When I first read about this compilation, I figured that it would be a super-limited affair of the likes I would never get to see. Not only was it on a label that I'd never heard of before, but there were some fairly major players involved (at least, in the underground music scene) including Labradford, Windy and Carl, and Warren Defever of His Name Is Alive. Just judging from the aforementioned artists and the title of the compilation, I knew it wouldn't exactly be an upbeat affair, and that it might just be a dream ensemble in the drone rock / ambient side of music.
Imagine my surprise when I not only ran across the disc recently, but actually found out that it was a reasonable price. Not only that, but the packaging is beautiful as well. I know that I've mentioned several times that I'm a sucker for packaging, but the people who put this one together definitely did their homework. Not only is there a transparency and rice paper, but the NASA and micrograph photography on the inserts fit the tone of the music quite nicely. There's nothing like having a lot of nice things to look at in a CD design the first time that you're playing the discs.
Now that I've talked about seemingly everything but the music, I suppose I should actually get to the task at hand. Basically, if you like shoegazer ambient drone stuff with a smidge of goth flavor, this is definitely a double disc set for you. In style, it kind of reminds me of an updated This Mortal Coil, with a bit of a different bend to it, and I mean that reference in all the good ways possible. On the first disc, things start out with a trancy track entitled "Herald" that moves along with some repetitive percussion and a droning keyboard, and also features treated guitars over the whole thing. It's a swirling dervish of a track that starts things out nicely before the album winds down completely into the uber-dreary "Touching Still." Lonely vocals by Gordon Sharp are accompanied only by ocassional warbled-out bass pluckings and some background electronic washes. Things pick up again with a beat on the amazing "Misdeem." Although it is one of the more traditionally arranged tracks on the disc, its fuzzed-out guitar and bass and multi-part vocals make for something exciting. After another amazing instrumental track, and a couple nice, mellower tracks with vocals, the super-group again moves into more mainstream territory with "Follow Sun Ra." With the addition of a slide guitar, it falls into almost a western groove, albeit a sort of twisted one with haunting electronic washes and other odd artifacts. Before winding down with a "hidden" instrumental track, the disc lets loose with a blast of feedback and noise on "Beyond The Latter."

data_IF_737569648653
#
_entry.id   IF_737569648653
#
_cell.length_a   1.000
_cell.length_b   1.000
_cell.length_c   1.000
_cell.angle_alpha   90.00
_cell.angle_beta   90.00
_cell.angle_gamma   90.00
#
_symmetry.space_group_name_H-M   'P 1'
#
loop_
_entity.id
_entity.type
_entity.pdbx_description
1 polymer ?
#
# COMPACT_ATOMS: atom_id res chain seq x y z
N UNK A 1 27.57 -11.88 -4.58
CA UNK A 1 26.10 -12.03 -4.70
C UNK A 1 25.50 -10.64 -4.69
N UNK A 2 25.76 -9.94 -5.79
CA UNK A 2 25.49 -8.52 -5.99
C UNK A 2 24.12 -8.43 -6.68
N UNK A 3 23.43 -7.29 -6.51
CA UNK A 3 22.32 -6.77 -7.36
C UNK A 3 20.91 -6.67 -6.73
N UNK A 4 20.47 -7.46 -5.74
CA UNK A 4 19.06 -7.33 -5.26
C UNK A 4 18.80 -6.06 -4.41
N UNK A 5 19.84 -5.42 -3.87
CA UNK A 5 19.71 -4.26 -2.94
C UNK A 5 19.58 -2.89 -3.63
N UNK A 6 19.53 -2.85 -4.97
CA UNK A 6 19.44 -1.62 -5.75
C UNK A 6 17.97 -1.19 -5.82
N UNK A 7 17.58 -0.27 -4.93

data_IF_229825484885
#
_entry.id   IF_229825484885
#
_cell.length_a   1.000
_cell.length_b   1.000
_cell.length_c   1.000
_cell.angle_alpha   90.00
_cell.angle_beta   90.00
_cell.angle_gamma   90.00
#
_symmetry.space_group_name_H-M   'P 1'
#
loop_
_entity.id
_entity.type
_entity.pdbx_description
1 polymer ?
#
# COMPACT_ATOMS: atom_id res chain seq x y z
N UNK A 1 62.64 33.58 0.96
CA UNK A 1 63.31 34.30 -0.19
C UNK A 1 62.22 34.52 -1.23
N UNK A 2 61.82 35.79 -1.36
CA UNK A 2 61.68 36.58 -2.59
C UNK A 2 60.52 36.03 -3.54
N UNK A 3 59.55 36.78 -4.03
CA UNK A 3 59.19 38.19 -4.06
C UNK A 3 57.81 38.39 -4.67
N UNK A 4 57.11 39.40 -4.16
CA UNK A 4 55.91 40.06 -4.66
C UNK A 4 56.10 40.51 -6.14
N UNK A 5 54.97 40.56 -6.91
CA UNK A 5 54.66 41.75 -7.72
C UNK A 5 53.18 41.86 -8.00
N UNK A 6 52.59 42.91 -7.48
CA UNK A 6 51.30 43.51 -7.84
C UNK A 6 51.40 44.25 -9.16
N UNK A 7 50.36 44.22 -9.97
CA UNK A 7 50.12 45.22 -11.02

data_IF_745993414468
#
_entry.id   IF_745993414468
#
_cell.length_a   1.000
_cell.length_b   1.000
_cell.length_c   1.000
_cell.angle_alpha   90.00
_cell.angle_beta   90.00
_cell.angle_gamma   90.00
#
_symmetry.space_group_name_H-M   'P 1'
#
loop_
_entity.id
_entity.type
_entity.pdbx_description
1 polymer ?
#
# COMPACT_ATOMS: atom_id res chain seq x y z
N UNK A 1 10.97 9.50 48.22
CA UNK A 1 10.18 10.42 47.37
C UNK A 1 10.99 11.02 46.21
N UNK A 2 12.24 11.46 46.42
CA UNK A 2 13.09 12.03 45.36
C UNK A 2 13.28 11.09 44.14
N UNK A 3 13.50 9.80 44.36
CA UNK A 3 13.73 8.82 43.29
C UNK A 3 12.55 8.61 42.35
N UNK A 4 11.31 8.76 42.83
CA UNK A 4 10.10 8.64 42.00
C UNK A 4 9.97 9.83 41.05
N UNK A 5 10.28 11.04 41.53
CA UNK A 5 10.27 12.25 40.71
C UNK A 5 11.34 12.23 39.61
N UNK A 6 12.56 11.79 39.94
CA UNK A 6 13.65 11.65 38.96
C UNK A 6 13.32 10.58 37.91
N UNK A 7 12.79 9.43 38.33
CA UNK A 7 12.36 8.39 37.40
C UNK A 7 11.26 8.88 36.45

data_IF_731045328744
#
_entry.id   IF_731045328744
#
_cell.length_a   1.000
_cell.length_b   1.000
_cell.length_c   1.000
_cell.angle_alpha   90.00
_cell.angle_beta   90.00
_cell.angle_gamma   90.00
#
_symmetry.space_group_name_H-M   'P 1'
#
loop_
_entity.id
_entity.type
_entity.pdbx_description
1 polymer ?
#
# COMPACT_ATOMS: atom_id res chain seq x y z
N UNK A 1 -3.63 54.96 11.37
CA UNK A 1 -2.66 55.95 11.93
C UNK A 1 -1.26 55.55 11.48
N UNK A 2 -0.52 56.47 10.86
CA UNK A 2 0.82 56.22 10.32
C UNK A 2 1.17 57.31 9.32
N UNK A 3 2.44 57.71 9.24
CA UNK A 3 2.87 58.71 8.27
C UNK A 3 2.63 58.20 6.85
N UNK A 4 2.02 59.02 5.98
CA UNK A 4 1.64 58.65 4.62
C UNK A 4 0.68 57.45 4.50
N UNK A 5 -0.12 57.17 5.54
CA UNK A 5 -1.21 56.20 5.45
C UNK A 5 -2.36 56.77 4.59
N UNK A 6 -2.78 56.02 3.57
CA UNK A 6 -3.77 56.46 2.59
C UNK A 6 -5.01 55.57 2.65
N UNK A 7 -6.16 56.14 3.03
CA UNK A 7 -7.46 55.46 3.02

Whereas the first disc relied more on tracks with vocals (and using the vocals as yet another layer in the music), the second disc is almost entirely opposite in that there is only one track with vocals. As one could expect with the lineup, though, things never get boring and it's easy to hear new textures almost every time that one listens to the disc. In addition to nearly all of the songs being instrumental, there is also a more wide range of actual instruments used in the songs construction. While more standard fare like guitars, bass, and keyboards (even though much stranger-than-normal sounds were created using such instruments) were the focus of most tracks on the first disc, the second one goes a little more out on a limb with a ring modulator, an amplified chair frame, a clarinet, a cello, and a good old piano. Of course, several times the original instrument is barely recognizable, but that's part of what's interesting about what the musicians do on the disc. They create a (mainy) haunting atmosphere using not only electronic methods, but good old fashioned instruments as well.
Overall, it's quite a good 2CD set. It's probably not one that you'll be playing a lot on sunny days, but when the sky gets overcast and the wind starts biting at the skin a little more, you may find this offering lodged in your player quite often. Lots of interesting sounds and some great songs as well. If you like any of the above mentioned groups or are simply in the mood for some alien aural landscapes, check it out. Plus, it's not that expensive, so you don't have an excuse.